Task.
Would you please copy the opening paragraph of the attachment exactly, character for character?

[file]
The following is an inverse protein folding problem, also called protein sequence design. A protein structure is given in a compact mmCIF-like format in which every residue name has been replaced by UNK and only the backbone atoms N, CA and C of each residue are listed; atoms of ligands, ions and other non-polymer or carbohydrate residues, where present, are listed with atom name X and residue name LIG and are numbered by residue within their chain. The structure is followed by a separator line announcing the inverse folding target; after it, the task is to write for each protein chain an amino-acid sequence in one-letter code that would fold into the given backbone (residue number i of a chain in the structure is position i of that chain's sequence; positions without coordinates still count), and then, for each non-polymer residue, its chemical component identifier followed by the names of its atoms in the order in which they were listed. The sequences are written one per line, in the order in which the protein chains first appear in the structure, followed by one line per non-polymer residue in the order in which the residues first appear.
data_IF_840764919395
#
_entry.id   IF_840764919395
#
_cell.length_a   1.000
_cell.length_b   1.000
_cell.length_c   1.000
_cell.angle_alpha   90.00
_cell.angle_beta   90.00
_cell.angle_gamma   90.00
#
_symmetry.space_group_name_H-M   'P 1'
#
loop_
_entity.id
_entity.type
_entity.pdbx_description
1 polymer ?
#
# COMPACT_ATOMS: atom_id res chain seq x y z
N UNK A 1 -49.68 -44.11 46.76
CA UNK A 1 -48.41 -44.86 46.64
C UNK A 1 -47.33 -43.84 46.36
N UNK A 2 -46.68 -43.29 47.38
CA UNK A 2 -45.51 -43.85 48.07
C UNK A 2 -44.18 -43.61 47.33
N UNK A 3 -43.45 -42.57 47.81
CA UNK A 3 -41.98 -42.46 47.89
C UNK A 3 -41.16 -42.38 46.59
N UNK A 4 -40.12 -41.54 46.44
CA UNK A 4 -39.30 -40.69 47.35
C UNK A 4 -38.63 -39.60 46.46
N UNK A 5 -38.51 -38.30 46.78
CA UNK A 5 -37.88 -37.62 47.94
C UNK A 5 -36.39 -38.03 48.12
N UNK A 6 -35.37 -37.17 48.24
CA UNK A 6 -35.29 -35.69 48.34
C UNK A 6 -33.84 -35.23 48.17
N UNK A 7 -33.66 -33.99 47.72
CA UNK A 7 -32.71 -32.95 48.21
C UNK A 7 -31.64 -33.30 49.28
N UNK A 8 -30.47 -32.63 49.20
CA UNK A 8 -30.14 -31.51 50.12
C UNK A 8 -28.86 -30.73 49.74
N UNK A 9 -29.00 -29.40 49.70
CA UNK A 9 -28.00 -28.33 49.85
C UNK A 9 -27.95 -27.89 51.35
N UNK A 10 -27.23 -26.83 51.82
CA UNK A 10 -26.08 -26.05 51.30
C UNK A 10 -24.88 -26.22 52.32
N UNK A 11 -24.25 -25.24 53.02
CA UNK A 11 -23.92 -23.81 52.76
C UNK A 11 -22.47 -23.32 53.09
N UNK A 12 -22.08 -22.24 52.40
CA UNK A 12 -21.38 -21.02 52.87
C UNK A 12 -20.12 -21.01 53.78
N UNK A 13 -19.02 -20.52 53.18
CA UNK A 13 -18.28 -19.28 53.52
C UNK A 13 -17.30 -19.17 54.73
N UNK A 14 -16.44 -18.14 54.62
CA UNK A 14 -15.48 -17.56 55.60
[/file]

The following is an inverse protein folding problem, also called protein sequence design. A protein structure is given in a compact mmCIF-like format in which every residue name has been replaced by UNK and only the backbone atoms N, CA and C of each residue are listed; atoms of ligands, ions and other non-polymer or carbohydrate residues, where present, are listed with atom name X and residue name LIG and are numbered by residue within their chain. The structure is followed by a separator line announcing the inverse folding target; after it, the task is to write for each protein chain an amino-acid sequence in one-letter code that would fold into the given backbone (residue number i of a chain in the structure is position i of that chain's sequence; positions without coordinates still count), and then, for each non-polymer residue, its chemical component identifier followed by the names of its atoms in the order in which they were listed. The sequences are written one per line, in the order in which the protein chains first appear in the structure, followed by one line per non-polymer residue in the order in which the residues first appear.